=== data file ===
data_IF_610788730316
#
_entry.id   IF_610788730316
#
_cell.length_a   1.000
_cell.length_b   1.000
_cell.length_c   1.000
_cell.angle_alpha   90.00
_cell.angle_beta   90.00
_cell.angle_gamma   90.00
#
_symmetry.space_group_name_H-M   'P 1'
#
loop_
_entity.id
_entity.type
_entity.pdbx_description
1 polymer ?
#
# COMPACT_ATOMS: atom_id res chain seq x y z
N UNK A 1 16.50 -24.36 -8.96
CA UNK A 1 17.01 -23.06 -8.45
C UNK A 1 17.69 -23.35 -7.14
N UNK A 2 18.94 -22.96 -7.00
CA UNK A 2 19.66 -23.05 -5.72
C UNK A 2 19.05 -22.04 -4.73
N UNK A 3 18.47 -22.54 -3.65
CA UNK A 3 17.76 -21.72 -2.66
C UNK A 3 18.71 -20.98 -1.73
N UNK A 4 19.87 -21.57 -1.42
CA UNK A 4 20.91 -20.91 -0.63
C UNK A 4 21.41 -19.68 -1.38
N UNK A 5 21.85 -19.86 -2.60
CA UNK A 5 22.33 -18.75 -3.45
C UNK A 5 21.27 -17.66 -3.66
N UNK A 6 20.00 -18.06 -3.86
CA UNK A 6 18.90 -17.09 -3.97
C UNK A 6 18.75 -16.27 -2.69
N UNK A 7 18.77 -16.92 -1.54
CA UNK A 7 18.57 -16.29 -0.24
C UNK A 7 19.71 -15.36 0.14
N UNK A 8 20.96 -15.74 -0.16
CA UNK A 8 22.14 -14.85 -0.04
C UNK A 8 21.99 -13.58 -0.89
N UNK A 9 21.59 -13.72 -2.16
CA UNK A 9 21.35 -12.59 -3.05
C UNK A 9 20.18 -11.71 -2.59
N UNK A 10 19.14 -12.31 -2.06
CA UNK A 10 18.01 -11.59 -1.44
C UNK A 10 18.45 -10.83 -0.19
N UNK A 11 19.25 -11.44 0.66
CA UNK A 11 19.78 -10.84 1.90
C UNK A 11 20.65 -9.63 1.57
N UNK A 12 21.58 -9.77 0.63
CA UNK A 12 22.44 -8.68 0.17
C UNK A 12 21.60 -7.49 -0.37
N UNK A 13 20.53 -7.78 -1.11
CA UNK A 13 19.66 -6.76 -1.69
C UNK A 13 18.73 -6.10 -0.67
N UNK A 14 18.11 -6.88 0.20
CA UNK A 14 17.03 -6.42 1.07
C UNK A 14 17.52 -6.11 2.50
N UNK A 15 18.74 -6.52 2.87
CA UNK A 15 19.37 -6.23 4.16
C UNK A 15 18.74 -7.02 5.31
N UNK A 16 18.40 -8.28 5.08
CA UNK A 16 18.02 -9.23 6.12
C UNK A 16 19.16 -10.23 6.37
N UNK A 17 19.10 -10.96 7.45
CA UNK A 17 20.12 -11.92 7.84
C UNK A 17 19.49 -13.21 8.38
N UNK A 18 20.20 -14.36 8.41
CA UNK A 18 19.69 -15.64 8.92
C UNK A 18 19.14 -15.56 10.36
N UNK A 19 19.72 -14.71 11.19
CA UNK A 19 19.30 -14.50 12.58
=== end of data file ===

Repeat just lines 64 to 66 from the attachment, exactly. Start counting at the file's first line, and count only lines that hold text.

CA UNK A 15 19.37 -6.23 4.16
C UNK A 15 18.74 -7.02 5.31
N UNK A 16 18.40 -8.28 5.08